My first exposure to Eudora Welty and a pleasant one. This book is a recounting of experiences of her life as they affected her becoming a writer. Stories such as her mother's getting a full set of Dickens books in exchange for getting her hair cut short ("long hair weighs a woman down"). Then later here mother charged back into the burning house to toss out the Dickens set and then herself. These books later formed the basis for Eudora's reading as she was growing up.
Her book is divided into chapters on Listening, Seeing, and Finding a Voice - which chapters seem to trace her progress from hearing and seeing to finally becoming a writer. One beautiful point she makes early in the book is about what voice she heard as she read books and then what voice she heard as she read her own writings. Her proofing and rewriting were accomplished by giving that voice the words that allowed it to sound right. One of the things I've learned in the 13 years since I first read this book is that if your sentences sound right to you during proofing, they will sound right to others reading it later. If they don't sound right, and you don't change them, you should really consider some other line of work than writing. Annie Dillard in The Writing Life says that one must like sentences to be a writer.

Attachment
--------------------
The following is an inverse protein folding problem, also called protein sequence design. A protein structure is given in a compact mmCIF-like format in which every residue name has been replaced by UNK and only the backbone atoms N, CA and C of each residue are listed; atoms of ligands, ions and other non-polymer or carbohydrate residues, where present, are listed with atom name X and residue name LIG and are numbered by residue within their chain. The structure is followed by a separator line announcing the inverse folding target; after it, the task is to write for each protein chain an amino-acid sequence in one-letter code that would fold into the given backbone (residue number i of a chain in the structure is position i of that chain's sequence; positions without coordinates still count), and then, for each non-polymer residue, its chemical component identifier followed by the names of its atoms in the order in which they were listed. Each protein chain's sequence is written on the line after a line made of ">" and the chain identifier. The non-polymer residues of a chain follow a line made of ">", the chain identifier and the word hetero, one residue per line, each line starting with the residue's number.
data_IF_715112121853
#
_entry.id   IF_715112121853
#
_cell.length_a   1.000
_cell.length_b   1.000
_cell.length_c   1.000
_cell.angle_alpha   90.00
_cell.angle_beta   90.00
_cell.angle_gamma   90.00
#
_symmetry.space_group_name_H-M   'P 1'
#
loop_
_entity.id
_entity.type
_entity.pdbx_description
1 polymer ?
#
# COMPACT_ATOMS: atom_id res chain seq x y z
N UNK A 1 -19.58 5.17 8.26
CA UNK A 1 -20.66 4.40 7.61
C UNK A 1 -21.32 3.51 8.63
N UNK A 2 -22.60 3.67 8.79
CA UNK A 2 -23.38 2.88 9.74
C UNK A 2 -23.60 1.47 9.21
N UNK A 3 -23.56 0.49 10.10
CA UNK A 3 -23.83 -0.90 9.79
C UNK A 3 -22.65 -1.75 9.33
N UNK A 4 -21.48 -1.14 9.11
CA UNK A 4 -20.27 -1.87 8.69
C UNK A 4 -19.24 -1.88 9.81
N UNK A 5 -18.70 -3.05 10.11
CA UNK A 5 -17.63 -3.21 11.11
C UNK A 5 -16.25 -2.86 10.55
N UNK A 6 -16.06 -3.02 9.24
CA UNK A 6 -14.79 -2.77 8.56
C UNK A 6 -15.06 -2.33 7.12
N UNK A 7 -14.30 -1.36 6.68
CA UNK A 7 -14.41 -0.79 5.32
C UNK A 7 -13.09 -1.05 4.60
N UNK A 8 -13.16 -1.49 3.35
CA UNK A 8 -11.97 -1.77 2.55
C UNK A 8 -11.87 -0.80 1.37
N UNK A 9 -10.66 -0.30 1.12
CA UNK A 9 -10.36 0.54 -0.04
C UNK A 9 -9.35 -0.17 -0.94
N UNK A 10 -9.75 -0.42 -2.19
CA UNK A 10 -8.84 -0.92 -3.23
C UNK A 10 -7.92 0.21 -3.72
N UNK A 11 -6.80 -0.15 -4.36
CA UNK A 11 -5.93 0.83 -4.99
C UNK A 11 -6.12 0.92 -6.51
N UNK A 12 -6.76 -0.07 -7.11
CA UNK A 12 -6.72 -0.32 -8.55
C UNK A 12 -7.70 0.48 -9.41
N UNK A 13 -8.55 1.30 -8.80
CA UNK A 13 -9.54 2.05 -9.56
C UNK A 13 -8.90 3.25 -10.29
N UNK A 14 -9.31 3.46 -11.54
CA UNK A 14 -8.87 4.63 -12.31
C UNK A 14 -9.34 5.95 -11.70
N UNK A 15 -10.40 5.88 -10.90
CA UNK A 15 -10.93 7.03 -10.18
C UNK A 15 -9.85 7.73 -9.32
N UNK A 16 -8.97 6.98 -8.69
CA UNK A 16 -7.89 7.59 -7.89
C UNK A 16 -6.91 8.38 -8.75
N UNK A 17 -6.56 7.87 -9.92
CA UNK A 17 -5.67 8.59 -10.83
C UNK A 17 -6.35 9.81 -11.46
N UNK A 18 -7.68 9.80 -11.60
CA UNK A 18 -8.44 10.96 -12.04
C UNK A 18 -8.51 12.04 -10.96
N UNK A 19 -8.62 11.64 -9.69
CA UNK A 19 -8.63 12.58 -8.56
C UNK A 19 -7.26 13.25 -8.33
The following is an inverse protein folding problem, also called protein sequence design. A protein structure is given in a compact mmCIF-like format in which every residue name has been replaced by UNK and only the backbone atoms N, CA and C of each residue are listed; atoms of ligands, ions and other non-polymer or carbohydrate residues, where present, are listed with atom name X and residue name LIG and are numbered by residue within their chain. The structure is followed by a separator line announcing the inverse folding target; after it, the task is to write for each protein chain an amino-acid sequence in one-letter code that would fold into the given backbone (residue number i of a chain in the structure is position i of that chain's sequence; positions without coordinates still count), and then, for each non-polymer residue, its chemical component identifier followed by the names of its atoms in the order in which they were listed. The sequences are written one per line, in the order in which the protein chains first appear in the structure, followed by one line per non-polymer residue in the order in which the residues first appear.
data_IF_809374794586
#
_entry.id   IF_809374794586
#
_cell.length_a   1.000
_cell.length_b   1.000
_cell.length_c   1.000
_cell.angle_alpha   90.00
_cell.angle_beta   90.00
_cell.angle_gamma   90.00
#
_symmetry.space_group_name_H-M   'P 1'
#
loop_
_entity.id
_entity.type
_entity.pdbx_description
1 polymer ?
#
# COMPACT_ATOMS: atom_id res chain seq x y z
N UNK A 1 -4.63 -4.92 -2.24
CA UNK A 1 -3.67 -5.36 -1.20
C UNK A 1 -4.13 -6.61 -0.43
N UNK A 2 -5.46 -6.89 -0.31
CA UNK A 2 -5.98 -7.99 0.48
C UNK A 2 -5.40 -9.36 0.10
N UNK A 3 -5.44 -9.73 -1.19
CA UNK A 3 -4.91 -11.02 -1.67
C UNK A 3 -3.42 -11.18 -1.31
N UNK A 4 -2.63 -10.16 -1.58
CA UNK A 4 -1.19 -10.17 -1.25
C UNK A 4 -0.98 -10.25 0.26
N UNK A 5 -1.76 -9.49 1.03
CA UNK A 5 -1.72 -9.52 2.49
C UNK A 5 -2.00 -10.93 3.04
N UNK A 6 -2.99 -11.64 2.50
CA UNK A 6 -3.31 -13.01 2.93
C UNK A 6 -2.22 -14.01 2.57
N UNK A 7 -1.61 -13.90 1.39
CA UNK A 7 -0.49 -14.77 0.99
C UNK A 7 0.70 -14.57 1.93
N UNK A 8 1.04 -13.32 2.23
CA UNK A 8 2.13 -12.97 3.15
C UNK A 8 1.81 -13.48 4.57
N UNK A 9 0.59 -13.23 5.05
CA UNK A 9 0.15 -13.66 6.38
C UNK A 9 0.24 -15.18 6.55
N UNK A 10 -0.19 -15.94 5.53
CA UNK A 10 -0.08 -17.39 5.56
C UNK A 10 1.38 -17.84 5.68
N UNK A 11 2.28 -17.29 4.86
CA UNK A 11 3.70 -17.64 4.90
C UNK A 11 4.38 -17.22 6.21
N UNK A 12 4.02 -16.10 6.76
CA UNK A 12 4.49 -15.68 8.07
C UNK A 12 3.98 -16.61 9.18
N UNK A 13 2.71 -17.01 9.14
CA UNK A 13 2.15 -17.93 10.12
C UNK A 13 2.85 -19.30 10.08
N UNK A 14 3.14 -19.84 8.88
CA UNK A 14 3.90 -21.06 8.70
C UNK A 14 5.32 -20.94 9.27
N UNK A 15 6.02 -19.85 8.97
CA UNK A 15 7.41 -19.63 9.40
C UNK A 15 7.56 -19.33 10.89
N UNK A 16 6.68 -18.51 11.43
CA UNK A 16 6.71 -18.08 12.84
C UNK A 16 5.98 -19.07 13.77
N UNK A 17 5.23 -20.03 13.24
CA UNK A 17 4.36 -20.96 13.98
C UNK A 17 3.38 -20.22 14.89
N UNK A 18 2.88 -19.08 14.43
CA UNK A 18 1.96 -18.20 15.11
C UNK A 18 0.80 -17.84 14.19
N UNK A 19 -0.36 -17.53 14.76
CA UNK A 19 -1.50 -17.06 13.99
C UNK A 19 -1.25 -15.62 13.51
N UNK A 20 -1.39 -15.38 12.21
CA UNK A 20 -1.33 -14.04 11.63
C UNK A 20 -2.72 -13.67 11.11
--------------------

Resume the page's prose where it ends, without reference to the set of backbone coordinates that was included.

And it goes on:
In the latter portion of the book Eudora recounts her family's trips home to West Virginia to her mother's father and to Ohio to her father's father. During the trips her mother's hat hung down and bumped the kids on the head. The kids' legs stretched horizontally over the suitcases. No trunks for luggage storage in their 1915 vintage Oakland. The tools clattered under the rear seat whenever they hit a bump.
The "boys" (her mother's brothers) picked up their banjos upon entering the house and began plinking in fast beat unison one song after another, and seven-year-old Eudora kept asking for more and more well past her bed-time. Her cold drink from the mountain well and the echoes of the cow bells from the top of the mountain stayed in her memory. These are samples of the images and sounds that Eudora calls up in the reader from her beginnings.
A journey into the past and into the mind of the writer. How she creates characters out of her experiences. How though she could never be a school teacher, she creates school teachers as characters. These are the essence of One Writer's Beginnings.
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